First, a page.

• The band needs to be repositioned every time you use the bathroom. It’s annoying. It’s important to push it down, not up, when pulling down your pants, because if you push it up around your stomach, it can trigger sudden nausea. (It took me a while to get the hang of this.)
  • It can wiggle out of place as you move around–especially if you are standing up and sitting down frequently–so that suddenly you realize either that your pants are falling off or that the band is scrunched around your hips and the top corners of your jeans are flapping and your bare tummy is hanging out. Awkward.
  • Even when it stays in place, this clothing arrangement does not feel particularly secure. I was often hitching at it or feeling like I hadn’t quite finished fastening my clothes. Women who are accustomed to wearing low-waisted pants probably would be less bothered by this.
  • When I stopped wearing the band, I experienced sudden relief from the “dry skin” that had been bothering me: flaky, painful patches over my hip joints. Apparently these were caused by the seams of my jeans chafing me, which they never had done when the jeans were fastened. Ouch!

Overall, I think that using a stretchy tummy band to transition from regular pants to maternity pants is an okay idea but has some downsides. (A different brand of band might have better quality fabric.) It worked for me…well enough. I was relieved to get into pants that are comfortable without this pesky extra garment, and I wouldn’t recommend trying to wear regular pants with a band all the way through a pregnancy.

If you are planning to get pregnant within the next few years, you might prefer the approach I took when preparing for my first pregnancy: Whenever you are buying pants, choose pants that are loose-fitting with an elastic waist or are low-waisted and slightly loose. I had bought some of each when I purposely gained 10 pounds to try to increase the odds of conception, so that my old jeans didn’t fit anymore; my “temporary pants” lasted through the trying-to-conceive phase and about 16 weeks into pregnancy, at which point I was ready for the slimmer maternity pants. (Don’t buy a whole lot of pants in your second-trimester size; you may need larger ones for the last couple of months!)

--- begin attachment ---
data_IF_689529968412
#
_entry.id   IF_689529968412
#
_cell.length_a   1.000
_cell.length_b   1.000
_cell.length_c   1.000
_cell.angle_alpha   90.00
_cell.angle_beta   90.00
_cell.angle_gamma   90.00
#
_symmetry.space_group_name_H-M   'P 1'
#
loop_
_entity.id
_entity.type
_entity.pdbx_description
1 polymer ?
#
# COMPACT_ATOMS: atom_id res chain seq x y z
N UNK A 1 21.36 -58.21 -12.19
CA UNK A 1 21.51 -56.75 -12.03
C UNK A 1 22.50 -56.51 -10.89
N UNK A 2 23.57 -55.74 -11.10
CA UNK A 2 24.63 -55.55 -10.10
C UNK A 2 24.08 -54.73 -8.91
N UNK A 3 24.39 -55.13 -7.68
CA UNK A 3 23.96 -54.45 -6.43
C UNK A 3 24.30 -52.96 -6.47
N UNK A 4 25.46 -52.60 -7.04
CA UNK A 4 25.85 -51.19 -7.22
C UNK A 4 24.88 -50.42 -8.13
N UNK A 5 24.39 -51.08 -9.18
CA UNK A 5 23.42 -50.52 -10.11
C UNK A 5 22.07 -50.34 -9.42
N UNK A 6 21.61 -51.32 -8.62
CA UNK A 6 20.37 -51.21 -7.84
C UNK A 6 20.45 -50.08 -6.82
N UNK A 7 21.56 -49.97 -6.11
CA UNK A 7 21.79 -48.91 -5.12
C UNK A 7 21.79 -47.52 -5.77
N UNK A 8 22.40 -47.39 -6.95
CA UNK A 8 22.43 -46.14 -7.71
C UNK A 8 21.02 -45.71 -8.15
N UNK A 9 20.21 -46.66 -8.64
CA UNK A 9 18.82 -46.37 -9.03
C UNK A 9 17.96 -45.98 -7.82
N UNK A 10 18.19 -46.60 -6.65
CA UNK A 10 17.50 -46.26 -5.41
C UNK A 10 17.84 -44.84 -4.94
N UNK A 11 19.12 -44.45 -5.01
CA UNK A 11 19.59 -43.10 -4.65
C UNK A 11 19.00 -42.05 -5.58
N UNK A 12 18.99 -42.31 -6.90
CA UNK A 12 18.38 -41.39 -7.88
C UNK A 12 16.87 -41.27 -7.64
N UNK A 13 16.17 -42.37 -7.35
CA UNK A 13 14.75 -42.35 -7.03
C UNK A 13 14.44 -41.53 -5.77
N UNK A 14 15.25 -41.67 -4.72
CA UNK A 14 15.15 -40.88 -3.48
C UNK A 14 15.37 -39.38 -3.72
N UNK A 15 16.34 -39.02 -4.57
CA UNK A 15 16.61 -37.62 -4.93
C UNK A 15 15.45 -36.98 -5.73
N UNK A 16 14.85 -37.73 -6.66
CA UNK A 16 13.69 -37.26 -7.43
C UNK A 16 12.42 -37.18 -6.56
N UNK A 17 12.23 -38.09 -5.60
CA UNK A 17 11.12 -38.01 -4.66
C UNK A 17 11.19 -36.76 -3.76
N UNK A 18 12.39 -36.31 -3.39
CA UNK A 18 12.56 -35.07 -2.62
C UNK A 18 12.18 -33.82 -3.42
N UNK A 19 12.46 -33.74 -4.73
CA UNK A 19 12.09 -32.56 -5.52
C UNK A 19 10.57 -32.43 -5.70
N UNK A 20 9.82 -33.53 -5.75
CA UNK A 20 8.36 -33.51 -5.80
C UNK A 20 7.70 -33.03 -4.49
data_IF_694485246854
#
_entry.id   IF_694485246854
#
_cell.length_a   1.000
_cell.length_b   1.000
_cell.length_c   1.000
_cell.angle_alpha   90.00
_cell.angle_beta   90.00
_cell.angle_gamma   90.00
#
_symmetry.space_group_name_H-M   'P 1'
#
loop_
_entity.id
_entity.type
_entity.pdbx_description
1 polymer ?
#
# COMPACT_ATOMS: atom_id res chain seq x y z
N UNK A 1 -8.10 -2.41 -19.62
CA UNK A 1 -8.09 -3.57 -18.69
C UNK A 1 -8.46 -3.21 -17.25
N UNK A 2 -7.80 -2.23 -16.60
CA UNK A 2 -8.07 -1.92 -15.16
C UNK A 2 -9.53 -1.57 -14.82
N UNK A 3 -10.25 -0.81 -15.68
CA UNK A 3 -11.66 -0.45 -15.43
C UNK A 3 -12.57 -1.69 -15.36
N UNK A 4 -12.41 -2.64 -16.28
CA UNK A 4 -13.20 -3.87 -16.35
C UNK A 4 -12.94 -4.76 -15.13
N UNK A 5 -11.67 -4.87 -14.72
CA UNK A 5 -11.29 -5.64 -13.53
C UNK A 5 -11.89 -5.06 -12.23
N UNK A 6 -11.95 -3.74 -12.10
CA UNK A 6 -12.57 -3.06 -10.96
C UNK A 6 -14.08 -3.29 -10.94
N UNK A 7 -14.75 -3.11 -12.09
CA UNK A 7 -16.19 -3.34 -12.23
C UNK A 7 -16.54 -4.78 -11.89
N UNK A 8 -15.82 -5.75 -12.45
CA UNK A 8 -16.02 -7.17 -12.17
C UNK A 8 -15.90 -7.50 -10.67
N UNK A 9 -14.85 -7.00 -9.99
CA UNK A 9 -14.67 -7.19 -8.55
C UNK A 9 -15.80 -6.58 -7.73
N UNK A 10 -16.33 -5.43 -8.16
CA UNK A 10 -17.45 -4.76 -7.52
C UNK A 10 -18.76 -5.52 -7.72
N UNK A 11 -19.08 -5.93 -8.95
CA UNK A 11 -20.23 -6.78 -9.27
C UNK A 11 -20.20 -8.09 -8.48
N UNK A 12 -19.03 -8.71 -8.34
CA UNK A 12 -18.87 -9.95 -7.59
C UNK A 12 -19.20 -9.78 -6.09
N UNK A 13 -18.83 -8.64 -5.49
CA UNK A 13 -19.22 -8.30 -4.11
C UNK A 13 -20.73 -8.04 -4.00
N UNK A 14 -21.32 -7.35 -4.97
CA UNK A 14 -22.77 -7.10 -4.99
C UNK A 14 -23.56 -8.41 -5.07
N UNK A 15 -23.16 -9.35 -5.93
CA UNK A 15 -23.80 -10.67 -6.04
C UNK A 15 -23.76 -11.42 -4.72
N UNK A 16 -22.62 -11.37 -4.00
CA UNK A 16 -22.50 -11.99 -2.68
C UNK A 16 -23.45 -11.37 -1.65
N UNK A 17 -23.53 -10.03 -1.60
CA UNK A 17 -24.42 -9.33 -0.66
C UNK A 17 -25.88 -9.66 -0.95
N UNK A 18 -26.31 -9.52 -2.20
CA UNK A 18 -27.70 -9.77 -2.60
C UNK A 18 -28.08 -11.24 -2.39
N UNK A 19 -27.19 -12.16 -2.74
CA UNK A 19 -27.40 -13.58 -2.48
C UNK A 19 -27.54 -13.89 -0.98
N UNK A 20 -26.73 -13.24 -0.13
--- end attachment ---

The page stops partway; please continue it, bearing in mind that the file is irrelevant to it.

Visit Waste Not Want Not Wednesday for other money-saving ideas and Mom’s Library for more motherly tips!

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4 thoughts on “Wearing a stretchy tummy band instead of maternity pants: A review

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  3. I had one of these too and found it very useful, and quite secure and comfortable. I wore it differently: I put it on “inside out”, with the bottom half /inside/ my pants, then pulled my pants up, then folded the top half down over the top of the unfastened pants, such that the sticky band (I think most brands of belly bands have this, it’s the sticky rubber stuff that also is usually around the band edge of strapless bras) was gripping my pants from the outside. With this arrangement the whole thing (band + pants) could be pushed down to use the bathroom with minimal futzing around needed to rearrange it when pulling back up. It also meant the only thing across my hips was the smooth band so no seam-rubbing irritation. My pants are all ‘mid-rise’ height, falling above my hips but below my waist; not sure if this would work with high-rise pants.